Famous Venture Capitalists
We've picked five famous venture capital investors to showcase. These famous venture capitalists have distinguished themselves through great investments, intriguing personalities, and a deep commitment to the entrepreneurial process.
Some of today's best business minds can be found in the world of venture capital.
But unless you're a venture capital insider, it's hard to separate the major players from the rest of the field. Here's just a sampling of some of the biggest names you can expect to encounter.
No conversation about venture capital would be complete without mention of Tom Perkins, a legend in the field. After heading the research department at Hewlett-Packard in the 1960's, Perkins co-founded the venture capital firm Kleiner, Perkins, Caufield, and Byers in 1972.
Over the years, he has had a hand in the success of numerous marketplace heavyweights including Applied Materials, Compaq, Corning Glass, Genentech, Philips Electronics, and Tandem Computers. Despite his incredible success, Perkins may be best known for his role in uncovering possible ethics violations at Hewlett-Packard in 2006.
John Doerr is another venture capital legend. Specializing in the field of high-tech companies, Doerr has earned a reputation as the go-to guy when it comes to building businesses in computer-related fields. His successes include the likes of Netscape, Sun Microsystems, Lotus, Amazon, and Intuit. Like many venture capitalists, Doerr began his career as a tech executive (Doerr worked at Intel until 1980). He is known for his uncanny ability to manage a high volume of projects - and to do it effectively.
Even if you haven't heard of Bob Kagle, you've heard of his biggest deal: eBay. That alone would be enough to place him near the top of a "Who's Who" in venture capital. But in addition to his eBay success, Kagle's early commitment to several similar companies was responsible for starting the e-commerce trend that continues to reap profits today. In fact, it might surprise you to learn that Kagle's most profitable deal wasn't eBay. It was Ariba, a business-to-business e-commerce company.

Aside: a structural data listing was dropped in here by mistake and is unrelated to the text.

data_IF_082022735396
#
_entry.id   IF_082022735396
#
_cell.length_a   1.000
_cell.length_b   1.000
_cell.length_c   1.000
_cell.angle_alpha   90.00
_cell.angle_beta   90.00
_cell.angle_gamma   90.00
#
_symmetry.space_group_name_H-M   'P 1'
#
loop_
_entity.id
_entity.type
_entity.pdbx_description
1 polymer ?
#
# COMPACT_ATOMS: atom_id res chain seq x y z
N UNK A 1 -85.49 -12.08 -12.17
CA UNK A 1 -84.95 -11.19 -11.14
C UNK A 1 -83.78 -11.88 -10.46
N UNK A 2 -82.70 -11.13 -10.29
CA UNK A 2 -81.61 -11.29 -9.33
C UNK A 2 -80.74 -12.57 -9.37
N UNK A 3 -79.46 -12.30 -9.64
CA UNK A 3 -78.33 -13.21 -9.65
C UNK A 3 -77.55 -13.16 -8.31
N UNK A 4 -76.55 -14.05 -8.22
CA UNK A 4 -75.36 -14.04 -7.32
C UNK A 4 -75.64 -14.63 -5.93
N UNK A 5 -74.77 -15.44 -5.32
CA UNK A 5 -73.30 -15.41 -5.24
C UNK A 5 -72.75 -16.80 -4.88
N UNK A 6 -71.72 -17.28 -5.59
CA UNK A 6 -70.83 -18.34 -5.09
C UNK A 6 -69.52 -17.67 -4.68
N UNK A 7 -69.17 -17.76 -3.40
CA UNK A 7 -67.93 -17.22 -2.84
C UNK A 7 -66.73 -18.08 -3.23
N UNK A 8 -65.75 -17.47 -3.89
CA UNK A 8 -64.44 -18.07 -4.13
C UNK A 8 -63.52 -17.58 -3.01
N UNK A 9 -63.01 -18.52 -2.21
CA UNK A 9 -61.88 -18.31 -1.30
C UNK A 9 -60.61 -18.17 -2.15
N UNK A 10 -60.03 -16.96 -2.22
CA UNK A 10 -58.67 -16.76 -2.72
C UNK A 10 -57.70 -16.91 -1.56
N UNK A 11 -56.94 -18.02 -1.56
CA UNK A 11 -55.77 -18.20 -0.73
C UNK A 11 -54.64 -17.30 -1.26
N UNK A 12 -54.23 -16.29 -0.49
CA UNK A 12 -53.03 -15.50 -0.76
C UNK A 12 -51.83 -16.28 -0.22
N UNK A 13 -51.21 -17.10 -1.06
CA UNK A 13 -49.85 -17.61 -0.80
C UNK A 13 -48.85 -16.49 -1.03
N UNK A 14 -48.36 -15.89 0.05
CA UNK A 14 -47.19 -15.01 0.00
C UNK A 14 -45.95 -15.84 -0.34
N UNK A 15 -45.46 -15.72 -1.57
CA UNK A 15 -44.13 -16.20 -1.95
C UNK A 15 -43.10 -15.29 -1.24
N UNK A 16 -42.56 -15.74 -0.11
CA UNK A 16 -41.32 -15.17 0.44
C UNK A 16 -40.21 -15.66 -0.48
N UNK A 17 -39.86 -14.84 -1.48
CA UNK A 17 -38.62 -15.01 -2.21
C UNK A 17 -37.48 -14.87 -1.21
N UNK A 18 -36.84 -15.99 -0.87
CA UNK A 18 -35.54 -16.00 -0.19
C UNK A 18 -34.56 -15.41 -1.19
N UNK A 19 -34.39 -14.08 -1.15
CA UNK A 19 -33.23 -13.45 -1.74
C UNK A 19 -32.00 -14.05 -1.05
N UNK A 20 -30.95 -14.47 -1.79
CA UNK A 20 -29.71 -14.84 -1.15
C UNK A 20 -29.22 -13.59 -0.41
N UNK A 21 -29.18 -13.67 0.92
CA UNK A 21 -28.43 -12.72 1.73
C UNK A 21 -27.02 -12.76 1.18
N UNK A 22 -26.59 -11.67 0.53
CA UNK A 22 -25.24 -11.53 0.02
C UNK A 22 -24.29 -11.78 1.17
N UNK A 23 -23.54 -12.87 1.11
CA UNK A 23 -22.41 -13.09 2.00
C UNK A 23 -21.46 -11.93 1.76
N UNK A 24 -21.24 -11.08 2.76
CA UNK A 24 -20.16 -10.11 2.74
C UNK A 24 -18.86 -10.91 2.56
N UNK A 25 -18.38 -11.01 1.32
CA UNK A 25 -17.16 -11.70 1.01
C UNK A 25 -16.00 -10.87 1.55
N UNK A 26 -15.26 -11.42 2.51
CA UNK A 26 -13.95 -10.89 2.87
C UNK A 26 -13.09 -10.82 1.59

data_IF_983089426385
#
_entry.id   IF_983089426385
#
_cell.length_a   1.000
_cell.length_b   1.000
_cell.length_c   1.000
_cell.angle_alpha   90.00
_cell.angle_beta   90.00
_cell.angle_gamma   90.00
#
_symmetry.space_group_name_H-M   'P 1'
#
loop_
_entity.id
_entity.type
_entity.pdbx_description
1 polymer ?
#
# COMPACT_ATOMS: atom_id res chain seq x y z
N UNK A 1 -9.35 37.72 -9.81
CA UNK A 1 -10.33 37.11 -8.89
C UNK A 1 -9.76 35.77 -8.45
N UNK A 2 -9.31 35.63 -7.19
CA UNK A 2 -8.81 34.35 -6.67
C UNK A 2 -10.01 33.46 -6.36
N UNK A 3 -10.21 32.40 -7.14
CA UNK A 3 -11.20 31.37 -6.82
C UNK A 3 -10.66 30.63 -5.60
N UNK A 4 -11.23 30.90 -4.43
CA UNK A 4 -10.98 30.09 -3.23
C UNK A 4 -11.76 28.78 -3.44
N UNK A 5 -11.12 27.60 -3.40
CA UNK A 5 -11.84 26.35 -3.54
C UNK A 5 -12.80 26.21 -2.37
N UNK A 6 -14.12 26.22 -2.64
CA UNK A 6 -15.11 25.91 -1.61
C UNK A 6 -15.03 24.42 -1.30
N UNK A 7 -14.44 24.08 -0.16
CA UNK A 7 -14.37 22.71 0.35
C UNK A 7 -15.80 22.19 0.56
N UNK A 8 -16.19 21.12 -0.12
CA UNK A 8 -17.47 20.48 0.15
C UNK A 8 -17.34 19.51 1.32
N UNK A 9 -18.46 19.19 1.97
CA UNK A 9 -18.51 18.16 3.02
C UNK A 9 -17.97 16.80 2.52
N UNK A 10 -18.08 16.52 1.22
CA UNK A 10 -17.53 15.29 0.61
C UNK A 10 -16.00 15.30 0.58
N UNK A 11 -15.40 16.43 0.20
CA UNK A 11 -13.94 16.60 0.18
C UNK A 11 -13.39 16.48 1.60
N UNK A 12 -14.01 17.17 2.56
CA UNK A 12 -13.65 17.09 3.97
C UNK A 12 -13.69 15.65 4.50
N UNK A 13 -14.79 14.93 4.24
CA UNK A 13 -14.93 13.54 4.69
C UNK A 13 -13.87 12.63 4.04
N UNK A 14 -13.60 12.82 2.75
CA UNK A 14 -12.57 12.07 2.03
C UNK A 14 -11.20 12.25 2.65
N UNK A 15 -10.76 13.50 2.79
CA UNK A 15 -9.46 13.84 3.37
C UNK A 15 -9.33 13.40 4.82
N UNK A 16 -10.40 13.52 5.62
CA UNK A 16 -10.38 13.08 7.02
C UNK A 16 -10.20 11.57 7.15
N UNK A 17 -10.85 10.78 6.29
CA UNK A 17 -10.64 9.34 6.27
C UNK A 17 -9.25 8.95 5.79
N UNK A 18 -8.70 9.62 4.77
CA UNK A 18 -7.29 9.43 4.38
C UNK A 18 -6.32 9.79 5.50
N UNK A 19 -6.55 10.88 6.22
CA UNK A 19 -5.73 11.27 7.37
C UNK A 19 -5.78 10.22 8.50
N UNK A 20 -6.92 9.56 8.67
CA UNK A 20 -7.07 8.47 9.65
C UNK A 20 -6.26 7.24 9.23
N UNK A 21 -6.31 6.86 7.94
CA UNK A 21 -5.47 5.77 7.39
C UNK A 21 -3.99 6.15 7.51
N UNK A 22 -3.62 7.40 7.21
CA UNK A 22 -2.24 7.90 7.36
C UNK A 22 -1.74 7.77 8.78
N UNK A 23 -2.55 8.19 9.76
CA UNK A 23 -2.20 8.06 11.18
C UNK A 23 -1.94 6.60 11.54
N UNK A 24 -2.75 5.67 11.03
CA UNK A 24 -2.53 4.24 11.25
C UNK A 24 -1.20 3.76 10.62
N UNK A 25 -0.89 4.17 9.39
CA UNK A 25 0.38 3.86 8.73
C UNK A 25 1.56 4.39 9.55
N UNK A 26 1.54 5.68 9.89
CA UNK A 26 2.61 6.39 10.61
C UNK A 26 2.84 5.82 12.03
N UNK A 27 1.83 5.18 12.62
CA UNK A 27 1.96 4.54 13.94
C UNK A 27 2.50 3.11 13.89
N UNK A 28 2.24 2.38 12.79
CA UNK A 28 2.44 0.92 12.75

Henry McCance is living proof that you don't have to live in Silicon Valley to be successful in software. Located on the east coast, McCance was into software long before it was on anyone else's radar. His risk paid off with successes like Tellabs and Epsilon now under his belt. In contrast to many venture capitalists, McCance maintains a low profile, often shunning the limelight to make room for younger partners and the CEOs of the companies he champions.
If you think the only reason Ann Winblad made this list is to serve as the token female, think again. With more than two decades experience to her credit, Winblad is a powerhouse among venture capitalists. In high school, she was both a cheerleader and class valedictorian, a combination of skills that would later serve her well in guiding companies like Wind River, Powersoft, Berkeley Systems, and Arbor Systems to success in the marketplace.
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